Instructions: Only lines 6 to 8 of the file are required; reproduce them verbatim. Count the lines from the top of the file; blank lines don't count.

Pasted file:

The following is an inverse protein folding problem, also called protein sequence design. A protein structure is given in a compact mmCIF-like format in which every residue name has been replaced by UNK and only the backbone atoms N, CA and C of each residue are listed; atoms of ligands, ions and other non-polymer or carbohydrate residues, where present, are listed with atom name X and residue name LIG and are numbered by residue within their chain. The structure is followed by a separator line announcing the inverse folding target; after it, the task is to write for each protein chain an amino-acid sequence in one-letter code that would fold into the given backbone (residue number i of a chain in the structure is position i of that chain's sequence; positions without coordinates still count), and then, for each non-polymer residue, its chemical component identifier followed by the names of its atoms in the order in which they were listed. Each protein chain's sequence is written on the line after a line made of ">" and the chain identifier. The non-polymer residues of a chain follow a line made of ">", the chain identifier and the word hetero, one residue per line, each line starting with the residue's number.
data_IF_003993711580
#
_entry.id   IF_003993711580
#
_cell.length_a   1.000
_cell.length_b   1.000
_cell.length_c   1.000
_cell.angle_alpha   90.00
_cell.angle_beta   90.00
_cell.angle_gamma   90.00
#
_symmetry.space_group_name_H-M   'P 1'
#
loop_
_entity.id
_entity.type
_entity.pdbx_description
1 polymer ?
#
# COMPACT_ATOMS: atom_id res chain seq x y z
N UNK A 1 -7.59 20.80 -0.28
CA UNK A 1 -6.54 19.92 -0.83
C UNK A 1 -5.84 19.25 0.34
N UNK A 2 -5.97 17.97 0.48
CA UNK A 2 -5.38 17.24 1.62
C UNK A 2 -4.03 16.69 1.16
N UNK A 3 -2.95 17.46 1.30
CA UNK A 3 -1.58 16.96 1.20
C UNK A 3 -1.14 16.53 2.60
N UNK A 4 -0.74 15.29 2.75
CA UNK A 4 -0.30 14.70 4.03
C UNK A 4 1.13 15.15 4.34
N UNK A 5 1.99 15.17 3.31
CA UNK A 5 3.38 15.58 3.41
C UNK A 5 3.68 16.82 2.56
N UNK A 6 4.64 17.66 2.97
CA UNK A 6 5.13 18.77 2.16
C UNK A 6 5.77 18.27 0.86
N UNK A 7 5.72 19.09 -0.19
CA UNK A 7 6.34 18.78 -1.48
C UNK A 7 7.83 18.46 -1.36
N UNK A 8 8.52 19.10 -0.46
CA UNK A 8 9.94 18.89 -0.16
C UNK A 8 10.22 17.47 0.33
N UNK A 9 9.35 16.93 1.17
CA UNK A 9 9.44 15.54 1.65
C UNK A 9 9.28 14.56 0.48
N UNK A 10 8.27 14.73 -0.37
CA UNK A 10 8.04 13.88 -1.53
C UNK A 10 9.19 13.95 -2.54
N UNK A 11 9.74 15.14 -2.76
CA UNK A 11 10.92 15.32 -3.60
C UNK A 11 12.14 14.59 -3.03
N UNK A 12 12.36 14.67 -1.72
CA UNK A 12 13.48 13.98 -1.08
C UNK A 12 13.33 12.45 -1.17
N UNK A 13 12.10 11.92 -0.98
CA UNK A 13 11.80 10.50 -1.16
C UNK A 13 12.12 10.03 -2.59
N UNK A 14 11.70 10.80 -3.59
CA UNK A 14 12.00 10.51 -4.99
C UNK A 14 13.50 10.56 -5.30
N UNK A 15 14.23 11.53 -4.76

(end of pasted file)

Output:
_cell.length_a   1.000
_cell.length_b   1.000
_cell.length_c   1.000